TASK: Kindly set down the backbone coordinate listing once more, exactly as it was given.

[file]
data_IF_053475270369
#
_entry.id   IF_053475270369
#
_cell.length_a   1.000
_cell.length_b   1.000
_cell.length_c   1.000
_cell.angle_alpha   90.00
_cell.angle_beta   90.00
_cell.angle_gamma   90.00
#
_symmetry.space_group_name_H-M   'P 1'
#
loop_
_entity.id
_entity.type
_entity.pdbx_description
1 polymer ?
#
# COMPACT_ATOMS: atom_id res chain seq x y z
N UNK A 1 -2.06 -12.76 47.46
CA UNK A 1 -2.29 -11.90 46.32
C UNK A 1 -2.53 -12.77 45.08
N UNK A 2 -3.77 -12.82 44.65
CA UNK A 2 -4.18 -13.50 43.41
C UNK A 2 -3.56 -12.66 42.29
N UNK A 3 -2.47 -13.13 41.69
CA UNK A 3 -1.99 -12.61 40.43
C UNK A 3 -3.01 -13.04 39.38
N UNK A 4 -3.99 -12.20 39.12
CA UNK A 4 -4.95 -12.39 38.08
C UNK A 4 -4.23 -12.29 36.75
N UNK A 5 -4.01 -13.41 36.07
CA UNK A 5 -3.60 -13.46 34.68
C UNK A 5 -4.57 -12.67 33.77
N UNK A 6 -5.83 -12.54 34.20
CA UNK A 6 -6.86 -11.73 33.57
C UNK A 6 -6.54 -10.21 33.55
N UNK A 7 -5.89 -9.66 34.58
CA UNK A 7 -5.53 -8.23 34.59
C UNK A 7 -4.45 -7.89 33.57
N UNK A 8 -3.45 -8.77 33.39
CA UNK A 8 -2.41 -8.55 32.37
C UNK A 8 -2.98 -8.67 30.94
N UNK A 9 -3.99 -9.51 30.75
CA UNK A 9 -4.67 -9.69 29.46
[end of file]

data_IF_053475270369
#
_entry.id   IF_053475270369
#
_cell.length_a   1.000
_cell.length_b   1.000
_cell.length_c   1.000
_cell.angle_alpha   90.00
_cell.angle_beta   90.00
_cell.angle_gamma   90.00
#
_symmetry.space_group_name_H-M   'P 1'
#
loop_
_entity.id
_entity.type
_entity.pdbx_description
1 polymer ?
#
# COMPACT_ATOMS: atom_id res chain seq x y z
N UNK A 1 -2.06 -12.76 47.46
CA UNK A 1 -2.29 -11.90 46.32
C UNK A 1 -2.53 -12.77 45.08
N UNK A 2 -3.77 -12.82 44.65
CA UNK A 2 -4.18 -13.50 43.41
C UNK A 2 -3.56 -12.66 42.29
N UNK A 3 -2.47 -13.13 41.69
CA UNK A 3 -1.99 -12.61 40.43
C UNK A 3 -3.01 -13.04 39.38
N UNK A 4 -3.99 -12.20 39.12
CA UNK A 4 -4.95 -12.39 38.08
C UNK A 4 -4.23 -12.29 36.75
N UNK A 5 -4.01 -13.41 36.07
CA UNK A 5 -3.60 -13.46 34.68
C UNK A 5 -4.57 -12.67 33.77
N UNK A 6 -5.83 -12.54 34.20
CA UNK A 6 -6.86 -11.73 33.57
C UNK A 6 -6.54 -10.21 33.55
N UNK A 7 -5.89 -9.66 34.58
CA UNK A 7 -5.53 -8.23 34.59
C UNK A 7 -4.45 -7.89 33.57
N UNK A 8 -3.45 -8.77 33.39
CA UNK A 8 -2.41 -8.55 32.37
C UNK A 8 -2.98 -8.67 30.94
N UNK A 9 -3.99 -9.51 30.75
CA UNK A 9 -4.67 -9.69 29.46